Paddle Postpones Launch of In-App Purchase Alternative After Apple Wins Reprieve
Payments platform Paddle will be delaying the launch of its alternative in-app payment system for iOS, the company announced today. The delay comes after Apple won a stay allowing it to maintain the current App Store payment setup until after an appeals court examines the original ruling in the Epic v. Apple case.
Back in October, Paddle announced plans to launch a web-based payment system that would serve as an alternative to in-app purchases. Paddle described the system as a "true like-for-like, drop-in replacement" for Apple's in-app purchase mechanism that would let developers collect payments from customers without having to pay Apple's 15 to 30 percent fee.
Paddle planned to charge a 10 percent fee for all transactions under $10, and a 5% plus $0.50 fee on transactions over $10, while also providing app developers with customer data that included email addresses for communicating product news and offers, flexible pricing and subscription options, direct customer service, and more.
When announcing its planned in-app purchase alternative, Paddle said that it would launch on December 7, 2021, two days before Apple would have been required to implement major App Store changes had Apple not received a stay on the original injunction.
Judge Yvonne Gonzalez-Rogers, who oversaw the Epic v. Apple trial, ruled that Apple would be prohibited from restricting developers from including "in their apps and their metadata buttons, external links, or other calls to action that direct customers to purchasing mechanisms," paving the way for alternative payment systems.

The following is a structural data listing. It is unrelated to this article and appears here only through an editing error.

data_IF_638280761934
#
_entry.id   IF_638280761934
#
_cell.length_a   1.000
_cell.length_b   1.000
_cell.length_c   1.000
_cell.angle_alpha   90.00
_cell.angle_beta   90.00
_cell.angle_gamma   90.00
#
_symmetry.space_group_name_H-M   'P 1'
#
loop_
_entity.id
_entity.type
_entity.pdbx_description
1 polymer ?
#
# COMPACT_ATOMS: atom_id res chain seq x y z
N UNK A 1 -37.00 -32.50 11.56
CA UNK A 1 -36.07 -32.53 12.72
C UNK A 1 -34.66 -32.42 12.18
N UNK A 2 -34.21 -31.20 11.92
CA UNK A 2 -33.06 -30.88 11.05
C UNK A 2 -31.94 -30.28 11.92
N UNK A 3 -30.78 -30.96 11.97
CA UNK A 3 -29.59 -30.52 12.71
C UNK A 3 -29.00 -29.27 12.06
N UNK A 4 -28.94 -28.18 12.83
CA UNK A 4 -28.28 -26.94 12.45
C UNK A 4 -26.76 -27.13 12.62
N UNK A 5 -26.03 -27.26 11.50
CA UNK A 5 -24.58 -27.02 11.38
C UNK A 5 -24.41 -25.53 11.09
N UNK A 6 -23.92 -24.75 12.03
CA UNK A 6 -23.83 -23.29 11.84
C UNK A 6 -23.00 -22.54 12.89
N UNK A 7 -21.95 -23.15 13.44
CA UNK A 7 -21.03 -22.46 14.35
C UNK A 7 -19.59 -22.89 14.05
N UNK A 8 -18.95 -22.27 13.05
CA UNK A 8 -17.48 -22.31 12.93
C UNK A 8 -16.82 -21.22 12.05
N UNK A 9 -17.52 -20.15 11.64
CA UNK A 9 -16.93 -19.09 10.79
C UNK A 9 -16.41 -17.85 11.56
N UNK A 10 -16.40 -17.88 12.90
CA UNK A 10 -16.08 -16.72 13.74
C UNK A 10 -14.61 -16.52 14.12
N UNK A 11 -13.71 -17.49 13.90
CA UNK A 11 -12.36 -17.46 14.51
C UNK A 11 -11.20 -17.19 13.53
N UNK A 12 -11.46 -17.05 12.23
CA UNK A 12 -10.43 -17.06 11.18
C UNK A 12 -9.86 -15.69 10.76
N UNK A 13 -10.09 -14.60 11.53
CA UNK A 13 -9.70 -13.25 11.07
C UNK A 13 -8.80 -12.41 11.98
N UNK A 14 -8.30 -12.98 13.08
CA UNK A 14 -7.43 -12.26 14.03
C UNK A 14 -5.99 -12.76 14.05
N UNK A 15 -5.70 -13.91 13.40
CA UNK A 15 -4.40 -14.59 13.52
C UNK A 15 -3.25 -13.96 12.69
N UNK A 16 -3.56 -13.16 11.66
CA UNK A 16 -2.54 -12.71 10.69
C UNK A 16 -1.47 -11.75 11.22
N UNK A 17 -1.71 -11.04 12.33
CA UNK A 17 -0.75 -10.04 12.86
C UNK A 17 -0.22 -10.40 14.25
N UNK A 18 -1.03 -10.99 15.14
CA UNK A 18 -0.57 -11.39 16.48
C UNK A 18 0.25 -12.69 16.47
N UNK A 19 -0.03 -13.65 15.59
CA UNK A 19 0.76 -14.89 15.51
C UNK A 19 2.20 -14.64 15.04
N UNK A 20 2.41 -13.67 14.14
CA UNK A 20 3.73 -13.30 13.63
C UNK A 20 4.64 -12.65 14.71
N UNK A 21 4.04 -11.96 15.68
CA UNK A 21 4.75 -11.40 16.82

Rogers gave Apple 90 days to implement the App Store changes, and denied a stay on the ruling when Apple asked. Apple then appealed to the Ninth Circuit Court, which granted a stay until it is able to fully hear the case. It could take several months for the appeals process to play out, and while it does, Apple is not required to make any updates to the App Store.
Paddle will not be able to launch any kind of alternative to in-app purchases until the appeals court provides a ruling, and it's possible that the appeals court could rule in Apple's favor, vacating the original decision entirely.
Because Apple was counting on an appeal, the company never announced details on how the App Store changes might be implemented, and it's unknown if Paddle's alternative would have even been allowed.
Apple CEO Tim Cook has made it clear that Apple will continue to collect commission on content sold through the App Store even if developers aren't using the in-app purchase system. "We would have to come up with an alternate way of collecting our commission," Cook said during the Apple v. Epic trial. Cook said that Apple would need to come up with a way to track sales, invoice it, and then chase developers for the money. "It seems like a process that doesn't need to exist," he said.
Apple has also maintained that an alternative purchase system would be inconvenient to customers, requiring them to fill in their credit card information for different apps, which could also lead to fraud issues.
Paddle says the testing process for its IAP solution has been completed and the platform is "fully ready to launch," but because of the court delay, it does not have the "clarity on the necessary technical changes and new rules regarding third-party IAP payments" and thus will not be able to debut the product. Paddle plans to "follow the case closely" with plans to be one of the first to launch "when alternative payment methods are allowed."
Top Rated Comments
I agree, options are good and would(could?) be nice if Apple gave developers a choice... but forcing a company to make/create a product they don't want to make is just wrong.
What shady stuff? Care to elaborate?
2. Didn't happen - was in house, so that's 1 lie you've told.
3. There are none, countless reports of this, another lie you've told.
4. As so you want you approve of the sharing of known child pornography, good to know.
5. I mean....what?
6. Now this really is clutching. Of course it helped profit margins, it also DID do all the things they said to - I mean if you want to go through a list of capitalist companies and point out where they tried to make more money we'd be here all night.
Yes, my favourite tech company is a profit first trillion corporation (it's not a conglomerate) - and? Your point is what? I mean i'm left wing but you appear to be advocating for - anti capitalism here? (though i'm guess in reality you just love a different massive profit first trillion dollar company instead)